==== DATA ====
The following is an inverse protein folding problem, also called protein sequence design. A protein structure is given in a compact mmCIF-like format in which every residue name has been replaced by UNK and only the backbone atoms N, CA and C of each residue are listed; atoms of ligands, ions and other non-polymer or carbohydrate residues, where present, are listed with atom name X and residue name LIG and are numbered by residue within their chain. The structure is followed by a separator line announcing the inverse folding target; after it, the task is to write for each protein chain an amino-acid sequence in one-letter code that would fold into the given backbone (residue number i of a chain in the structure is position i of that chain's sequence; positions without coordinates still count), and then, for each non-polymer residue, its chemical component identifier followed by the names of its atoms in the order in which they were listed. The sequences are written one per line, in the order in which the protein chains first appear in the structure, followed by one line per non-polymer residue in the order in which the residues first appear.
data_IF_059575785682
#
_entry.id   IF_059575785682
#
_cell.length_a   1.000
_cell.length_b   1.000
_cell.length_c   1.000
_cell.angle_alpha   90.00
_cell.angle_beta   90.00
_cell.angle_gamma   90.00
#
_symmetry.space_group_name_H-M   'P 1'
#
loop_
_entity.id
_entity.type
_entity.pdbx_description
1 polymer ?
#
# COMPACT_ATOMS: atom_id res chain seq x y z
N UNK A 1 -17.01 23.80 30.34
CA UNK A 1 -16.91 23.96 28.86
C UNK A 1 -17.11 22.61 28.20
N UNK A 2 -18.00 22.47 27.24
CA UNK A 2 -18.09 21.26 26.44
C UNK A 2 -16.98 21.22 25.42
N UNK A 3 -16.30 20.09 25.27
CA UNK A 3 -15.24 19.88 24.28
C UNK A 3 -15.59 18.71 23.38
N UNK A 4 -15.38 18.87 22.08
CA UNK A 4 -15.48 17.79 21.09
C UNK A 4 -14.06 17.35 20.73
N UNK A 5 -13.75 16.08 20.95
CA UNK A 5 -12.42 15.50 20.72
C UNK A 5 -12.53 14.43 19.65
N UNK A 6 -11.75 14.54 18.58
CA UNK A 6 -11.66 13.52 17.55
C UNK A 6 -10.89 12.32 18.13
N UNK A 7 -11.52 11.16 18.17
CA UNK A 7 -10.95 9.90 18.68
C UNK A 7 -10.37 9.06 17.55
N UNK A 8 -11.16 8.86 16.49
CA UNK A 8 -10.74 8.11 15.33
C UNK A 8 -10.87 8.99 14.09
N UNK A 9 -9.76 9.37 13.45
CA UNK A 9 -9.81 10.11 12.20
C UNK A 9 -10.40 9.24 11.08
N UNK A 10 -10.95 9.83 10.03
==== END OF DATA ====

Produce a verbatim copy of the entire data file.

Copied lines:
The following is an inverse protein folding problem, also called protein sequence design. A protein structure is given in a compact mmCIF-like format in which every residue name has been replaced by UNK and only the backbone atoms N, CA and C of each residue are listed; atoms of ligands, ions and other non-polymer or carbohydrate residues, where present, are listed with atom name X and residue name LIG and are numbered by residue within their chain. The structure is followed by a separator line announcing the inverse folding target; after it, the task is to write for each protein chain an amino-acid sequence in one-letter code that would fold into the given backbone (residue number i of a chain in the structure is position i of that chain's sequence; positions without coordinates still count), and then, for each non-polymer residue, its chemical component identifier followed by the names of its atoms in the order in which they were listed. The sequences are written one per line, in the order in which the protein chains first appear in the structure, followed by one line per non-polymer residue in the order in which the residues first appear.
data_IF_059575785682
#
_entry.id   IF_059575785682
#
_cell.length_a   1.000
_cell.length_b   1.000
_cell.length_c   1.000
_cell.angle_alpha   90.00
_cell.angle_beta   90.00
_cell.angle_gamma   90.00
#
_symmetry.space_group_name_H-M   'P 1'
#
loop_
_entity.id
_entity.type
_entity.pdbx_description
1 polymer ?
#
# COMPACT_ATOMS: atom_id res chain seq x y z
N UNK A 1 -17.01 23.80 30.34
CA UNK A 1 -16.91 23.96 28.86
C UNK A 1 -17.11 22.61 28.20
N UNK A 2 -18.00 22.47 27.24
CA UNK A 2 -18.09 21.26 26.44
C UNK A 2 -16.98 21.22 25.42
N UNK A 3 -16.30 20.09 25.27
CA UNK A 3 -15.24 19.88 24.28
C UNK A 3 -15.59 18.71 23.38
N UNK A 4 -15.38 18.87 22.08
CA UNK A 4 -15.48 17.79 21.09
C UNK A 4 -14.06 17.35 20.73
N UNK A 5 -13.75 16.08 20.95
CA UNK A 5 -12.42 15.50 20.72
C UNK A 5 -12.53 14.43 19.65
N UNK A 6 -11.75 14.54 18.58
CA UNK A 6 -11.66 13.52 17.55
C UNK A 6 -10.89 12.32 18.13
N UNK A 7 -11.52 11.16 18.17
CA UNK A 7 -10.95 9.90 18.68
C UNK A 7 -10.37 9.06 17.55
N UNK A 8 -11.16 8.86 16.49
CA UNK A 8 -10.74 8.11 15.33
C UNK A 8 -10.87 8.99 14.09
N UNK A 9 -9.76 9.37 13.45
CA UNK A 9 -9.81 10.11 12.20
C UNK A 9 -10.40 9.24 11.08
N UNK A 10 -10.95 9.83 10.03